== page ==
Poverty Among Seniors: Findings From Analysis of the Supplemental Poverty Measure
The Census Bureau released the supplemental poverty measure for the first time in 2011, defining income and poverty differently than the official measure. Census has reported that poverty rates among the elderly are higher under the supplemental poverty measure (15%) than under the official poverty measure (9%), which is due in large part to the fact that the former deducts health expenses from income. This analysis examines results by state. Key findings include: the share of seniors living in poverty is higher in every state under the supplemental measure and at least twice as high in 12 states: California, Colorado, Connecticut, Hawaii, Massachusetts, Maryland, Minnesota, New Hampshire, New Jersey, Nevada, Wisconsin, and Wyoming. The share of seniors living in poverty under the supplemental measure is especially high in some areas. Based on the supplemental measure, about one in four seniors (26%) are living in poverty in DC and roughly one in five seniors are living in poverty in six states: California (20%); Hawaii, Louisiana, and Nevada (19%), and Georgia and New York (18%).
A New Era of Connected Aging
This report from the Center for Technology and Aging offers "A Framework for Understanding Technologies that Support Older Adults in Aging in Place" in the areas of body, home environment, community and caregiving. We are at the dawning of "connected aging” in which the growing array of Internet-based technologies and mobile devices increasingly will support older adults in aging in place. Emerging technologies will enable both older adults and their caregivers to address a comprehensive range of medical, health, social, and functional needs. In addition, technology-based solutions that connect older adults to friends, family, and the community are becoming more viable; older adults and their caregivers are growing increasingly tech savvy; technology usability is improving; and price points are descending.
A Changing Age Profile: "The United States is Getting Older”
Aside from its total size, one of the most important demographic characteristics of a population for public policy is its age and sex structure. In general, a "young” population structure is seen in countries experiencing high fertility and rapid population growth, and the relevant policy considerations are whether there are sufficient schools and, later, enough jobs and housing to accommodate them. On the other hand, critical policy challenges in countries with "old” population structures are to develop retirement and health systems to serve the older population, often with simultaneous reductions in the number of working-age persons to support them. " (CRS, page 13)This was taken from the CRS, it is page 13 of the report. Page 14 has an interesting table that includes demographic shifts by age within the US. Page 17 and 18 have some interesting demographic facts including a state within our region, Florida being the oldest state in 2009.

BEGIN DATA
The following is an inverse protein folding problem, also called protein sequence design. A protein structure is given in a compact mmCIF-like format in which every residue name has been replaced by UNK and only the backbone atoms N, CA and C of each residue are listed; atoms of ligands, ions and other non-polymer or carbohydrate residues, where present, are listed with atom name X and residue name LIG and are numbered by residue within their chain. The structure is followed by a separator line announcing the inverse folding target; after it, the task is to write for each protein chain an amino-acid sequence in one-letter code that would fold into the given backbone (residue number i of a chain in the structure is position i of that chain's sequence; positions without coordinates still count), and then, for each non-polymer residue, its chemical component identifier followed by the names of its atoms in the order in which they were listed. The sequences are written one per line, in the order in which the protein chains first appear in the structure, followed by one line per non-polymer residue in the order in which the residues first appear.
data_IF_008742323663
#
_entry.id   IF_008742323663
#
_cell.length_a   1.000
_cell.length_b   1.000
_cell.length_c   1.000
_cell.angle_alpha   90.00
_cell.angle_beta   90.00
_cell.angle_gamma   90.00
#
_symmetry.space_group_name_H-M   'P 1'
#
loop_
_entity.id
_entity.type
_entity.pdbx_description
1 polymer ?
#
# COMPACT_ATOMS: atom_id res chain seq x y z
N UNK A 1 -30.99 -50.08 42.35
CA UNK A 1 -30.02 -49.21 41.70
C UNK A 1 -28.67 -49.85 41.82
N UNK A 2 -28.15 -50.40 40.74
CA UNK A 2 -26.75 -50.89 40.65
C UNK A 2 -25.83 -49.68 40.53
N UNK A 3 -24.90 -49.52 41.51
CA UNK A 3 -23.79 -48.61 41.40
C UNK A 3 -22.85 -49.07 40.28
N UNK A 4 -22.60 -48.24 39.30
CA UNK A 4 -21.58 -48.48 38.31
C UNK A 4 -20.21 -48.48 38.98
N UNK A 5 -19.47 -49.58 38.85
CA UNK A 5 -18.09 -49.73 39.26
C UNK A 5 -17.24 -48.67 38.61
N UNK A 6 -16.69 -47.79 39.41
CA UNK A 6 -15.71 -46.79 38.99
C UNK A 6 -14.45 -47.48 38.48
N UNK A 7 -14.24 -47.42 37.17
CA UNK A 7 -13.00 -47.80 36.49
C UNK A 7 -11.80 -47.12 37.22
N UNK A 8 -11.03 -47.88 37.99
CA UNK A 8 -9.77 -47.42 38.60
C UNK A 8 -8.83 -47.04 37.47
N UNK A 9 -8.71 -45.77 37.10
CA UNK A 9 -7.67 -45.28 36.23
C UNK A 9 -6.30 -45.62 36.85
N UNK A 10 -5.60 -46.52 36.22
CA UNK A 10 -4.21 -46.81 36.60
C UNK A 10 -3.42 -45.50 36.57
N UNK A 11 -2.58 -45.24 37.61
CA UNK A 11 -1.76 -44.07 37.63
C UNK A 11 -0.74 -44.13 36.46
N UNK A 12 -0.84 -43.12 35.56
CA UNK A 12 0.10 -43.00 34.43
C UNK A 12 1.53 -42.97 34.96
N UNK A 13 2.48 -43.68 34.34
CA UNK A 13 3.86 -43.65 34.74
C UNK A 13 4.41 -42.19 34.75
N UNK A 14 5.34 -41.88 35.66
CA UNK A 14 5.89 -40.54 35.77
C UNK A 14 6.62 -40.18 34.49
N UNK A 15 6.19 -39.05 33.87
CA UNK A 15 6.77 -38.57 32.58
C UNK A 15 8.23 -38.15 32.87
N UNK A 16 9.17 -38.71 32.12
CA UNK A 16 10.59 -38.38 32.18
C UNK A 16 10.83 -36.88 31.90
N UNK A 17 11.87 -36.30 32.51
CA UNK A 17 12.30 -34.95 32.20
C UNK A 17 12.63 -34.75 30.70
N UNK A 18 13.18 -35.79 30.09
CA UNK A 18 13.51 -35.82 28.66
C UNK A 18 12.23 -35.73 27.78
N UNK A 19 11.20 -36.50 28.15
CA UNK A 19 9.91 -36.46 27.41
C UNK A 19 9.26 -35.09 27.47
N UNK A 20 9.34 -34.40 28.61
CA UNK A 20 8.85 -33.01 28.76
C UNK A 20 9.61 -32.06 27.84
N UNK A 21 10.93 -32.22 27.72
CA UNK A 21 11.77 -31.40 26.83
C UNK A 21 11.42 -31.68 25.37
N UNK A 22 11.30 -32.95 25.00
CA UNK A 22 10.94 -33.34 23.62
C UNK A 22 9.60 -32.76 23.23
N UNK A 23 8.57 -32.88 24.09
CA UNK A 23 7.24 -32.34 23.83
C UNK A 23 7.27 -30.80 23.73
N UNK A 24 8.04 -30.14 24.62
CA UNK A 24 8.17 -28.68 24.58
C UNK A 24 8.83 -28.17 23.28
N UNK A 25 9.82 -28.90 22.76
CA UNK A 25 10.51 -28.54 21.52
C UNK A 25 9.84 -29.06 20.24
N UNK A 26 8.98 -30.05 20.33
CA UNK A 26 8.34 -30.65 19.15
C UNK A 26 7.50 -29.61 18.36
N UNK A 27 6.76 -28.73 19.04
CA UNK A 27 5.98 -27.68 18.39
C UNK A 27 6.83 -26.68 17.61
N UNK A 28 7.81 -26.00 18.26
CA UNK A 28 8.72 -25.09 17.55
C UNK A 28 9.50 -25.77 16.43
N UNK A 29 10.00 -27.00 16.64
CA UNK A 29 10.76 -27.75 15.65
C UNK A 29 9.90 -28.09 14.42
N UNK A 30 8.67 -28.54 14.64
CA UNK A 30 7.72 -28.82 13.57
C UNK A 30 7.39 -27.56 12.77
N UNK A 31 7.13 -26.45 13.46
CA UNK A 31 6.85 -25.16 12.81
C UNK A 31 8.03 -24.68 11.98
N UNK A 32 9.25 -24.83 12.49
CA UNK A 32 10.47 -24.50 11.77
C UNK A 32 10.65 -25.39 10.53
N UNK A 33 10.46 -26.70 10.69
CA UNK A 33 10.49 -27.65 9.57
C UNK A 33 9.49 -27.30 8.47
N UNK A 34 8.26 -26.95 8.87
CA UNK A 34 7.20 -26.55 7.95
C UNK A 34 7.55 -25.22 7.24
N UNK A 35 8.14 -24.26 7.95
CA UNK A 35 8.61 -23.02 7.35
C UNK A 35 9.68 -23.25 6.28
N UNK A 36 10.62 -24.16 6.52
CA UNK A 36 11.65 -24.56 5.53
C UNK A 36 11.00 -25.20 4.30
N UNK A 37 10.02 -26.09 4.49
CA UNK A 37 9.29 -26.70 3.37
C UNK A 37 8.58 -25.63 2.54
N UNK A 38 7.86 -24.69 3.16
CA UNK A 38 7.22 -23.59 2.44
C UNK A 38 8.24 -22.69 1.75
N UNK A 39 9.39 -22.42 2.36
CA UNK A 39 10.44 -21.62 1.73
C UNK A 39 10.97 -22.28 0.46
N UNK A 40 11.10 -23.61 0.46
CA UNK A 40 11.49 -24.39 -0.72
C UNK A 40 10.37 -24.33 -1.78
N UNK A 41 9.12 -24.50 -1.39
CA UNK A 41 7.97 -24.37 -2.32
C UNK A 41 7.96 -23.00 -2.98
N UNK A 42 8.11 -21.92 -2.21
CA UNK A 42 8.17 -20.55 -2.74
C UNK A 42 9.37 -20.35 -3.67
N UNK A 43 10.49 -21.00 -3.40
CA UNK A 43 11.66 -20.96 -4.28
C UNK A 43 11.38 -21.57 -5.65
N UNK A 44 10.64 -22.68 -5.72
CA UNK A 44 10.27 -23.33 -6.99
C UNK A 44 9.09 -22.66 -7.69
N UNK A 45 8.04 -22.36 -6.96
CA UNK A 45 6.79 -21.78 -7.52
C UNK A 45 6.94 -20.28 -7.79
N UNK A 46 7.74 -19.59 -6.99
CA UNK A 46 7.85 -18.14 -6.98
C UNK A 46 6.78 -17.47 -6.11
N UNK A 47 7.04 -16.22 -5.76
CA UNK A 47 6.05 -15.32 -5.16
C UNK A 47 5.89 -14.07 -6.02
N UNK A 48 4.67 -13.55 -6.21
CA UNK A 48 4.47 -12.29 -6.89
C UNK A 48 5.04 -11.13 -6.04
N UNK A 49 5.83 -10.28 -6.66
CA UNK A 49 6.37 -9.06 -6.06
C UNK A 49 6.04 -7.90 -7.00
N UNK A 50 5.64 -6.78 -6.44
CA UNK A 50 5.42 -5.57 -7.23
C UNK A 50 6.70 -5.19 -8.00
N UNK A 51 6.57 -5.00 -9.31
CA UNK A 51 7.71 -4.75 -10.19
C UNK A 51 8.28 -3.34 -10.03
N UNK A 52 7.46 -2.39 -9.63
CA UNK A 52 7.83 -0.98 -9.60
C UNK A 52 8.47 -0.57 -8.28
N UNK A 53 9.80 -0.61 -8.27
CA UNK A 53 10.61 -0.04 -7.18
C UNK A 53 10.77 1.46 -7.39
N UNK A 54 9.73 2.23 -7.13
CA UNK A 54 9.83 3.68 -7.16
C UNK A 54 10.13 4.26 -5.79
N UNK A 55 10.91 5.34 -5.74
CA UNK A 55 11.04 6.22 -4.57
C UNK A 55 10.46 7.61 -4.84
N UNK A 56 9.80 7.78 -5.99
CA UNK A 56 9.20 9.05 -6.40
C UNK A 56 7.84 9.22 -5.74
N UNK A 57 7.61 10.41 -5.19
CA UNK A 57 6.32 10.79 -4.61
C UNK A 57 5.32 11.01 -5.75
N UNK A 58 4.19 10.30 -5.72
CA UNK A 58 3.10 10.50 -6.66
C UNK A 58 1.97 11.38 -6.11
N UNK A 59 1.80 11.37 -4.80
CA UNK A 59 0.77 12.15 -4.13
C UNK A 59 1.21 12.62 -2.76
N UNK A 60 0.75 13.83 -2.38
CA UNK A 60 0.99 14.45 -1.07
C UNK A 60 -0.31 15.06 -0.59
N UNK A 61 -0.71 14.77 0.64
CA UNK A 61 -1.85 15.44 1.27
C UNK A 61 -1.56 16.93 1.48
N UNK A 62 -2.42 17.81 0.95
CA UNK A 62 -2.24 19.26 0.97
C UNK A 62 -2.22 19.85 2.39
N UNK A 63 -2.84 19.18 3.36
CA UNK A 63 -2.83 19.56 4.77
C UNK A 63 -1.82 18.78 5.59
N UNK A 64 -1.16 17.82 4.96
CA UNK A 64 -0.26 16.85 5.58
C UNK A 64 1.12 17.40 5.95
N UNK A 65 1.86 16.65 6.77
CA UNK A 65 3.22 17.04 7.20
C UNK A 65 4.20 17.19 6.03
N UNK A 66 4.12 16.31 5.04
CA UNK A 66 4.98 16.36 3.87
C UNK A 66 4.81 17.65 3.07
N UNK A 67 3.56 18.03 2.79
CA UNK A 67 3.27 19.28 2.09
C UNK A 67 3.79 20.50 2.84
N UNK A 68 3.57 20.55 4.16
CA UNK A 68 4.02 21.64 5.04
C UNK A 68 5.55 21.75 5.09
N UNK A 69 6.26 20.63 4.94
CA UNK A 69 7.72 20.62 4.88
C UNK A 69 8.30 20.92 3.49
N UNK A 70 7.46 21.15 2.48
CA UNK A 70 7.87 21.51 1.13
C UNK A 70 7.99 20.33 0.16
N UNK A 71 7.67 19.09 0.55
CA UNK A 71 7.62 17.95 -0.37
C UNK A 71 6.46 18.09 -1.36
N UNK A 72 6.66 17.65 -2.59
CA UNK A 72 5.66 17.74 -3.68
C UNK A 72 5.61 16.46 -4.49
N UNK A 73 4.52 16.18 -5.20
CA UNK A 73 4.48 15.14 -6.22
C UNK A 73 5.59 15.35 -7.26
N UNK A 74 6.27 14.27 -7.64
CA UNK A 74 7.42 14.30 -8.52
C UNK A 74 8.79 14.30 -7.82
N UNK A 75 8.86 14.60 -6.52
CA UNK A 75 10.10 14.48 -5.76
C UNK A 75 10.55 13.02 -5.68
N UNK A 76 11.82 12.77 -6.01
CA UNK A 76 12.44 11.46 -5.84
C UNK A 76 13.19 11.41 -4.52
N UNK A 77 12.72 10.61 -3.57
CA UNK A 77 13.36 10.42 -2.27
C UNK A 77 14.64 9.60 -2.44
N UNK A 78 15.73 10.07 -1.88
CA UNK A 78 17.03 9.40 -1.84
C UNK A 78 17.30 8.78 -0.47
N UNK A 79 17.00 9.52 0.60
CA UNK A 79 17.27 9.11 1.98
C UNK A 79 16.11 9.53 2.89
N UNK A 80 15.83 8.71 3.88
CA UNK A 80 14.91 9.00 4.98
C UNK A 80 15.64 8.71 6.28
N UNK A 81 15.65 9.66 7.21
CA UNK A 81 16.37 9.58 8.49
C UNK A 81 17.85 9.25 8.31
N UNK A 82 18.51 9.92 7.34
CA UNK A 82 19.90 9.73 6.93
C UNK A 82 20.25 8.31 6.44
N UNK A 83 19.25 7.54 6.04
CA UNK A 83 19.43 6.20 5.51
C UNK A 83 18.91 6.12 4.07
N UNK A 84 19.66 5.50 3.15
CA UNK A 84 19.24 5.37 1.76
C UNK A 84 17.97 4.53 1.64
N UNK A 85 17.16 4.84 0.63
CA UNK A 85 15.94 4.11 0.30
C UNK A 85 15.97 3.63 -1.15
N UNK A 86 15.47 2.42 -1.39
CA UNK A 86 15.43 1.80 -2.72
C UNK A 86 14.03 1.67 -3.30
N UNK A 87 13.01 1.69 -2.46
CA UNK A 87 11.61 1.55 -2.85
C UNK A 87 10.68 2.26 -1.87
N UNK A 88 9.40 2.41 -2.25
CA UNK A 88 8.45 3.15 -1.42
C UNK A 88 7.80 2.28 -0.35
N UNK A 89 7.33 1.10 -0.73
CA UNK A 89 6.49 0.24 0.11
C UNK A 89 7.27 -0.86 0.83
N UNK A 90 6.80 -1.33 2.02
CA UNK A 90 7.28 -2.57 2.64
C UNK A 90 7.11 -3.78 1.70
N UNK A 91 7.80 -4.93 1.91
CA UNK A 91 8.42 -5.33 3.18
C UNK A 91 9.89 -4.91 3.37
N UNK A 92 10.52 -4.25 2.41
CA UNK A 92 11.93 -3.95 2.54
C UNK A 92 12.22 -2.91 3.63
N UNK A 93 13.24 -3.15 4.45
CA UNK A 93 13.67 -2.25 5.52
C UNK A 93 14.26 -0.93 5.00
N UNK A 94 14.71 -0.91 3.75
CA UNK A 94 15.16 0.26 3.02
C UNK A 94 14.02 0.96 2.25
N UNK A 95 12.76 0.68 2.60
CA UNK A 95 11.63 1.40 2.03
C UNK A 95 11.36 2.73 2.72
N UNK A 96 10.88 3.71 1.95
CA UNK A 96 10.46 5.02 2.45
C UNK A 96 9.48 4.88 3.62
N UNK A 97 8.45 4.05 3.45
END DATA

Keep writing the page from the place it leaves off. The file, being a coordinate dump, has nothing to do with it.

View the report HERE.
The Latino Age Wave: Anticipating Needs for Successful Aging
New research from Hispanics in Philanthropy examines the impact of a growing Latino population on aging in the United States. The report points out the difference in growth of the white and Latino populations aged 65 and over: between 2008 and 2030, the number of white older adults will increase by 65 percent, while the number of Latino older adults will increase by 228 percent. The Latino Age Wave includes demographic and socioeconomic data on the Latino population and an assessment of Latino-serving organizations nationwide to inform recommendations for serving this specific aging population.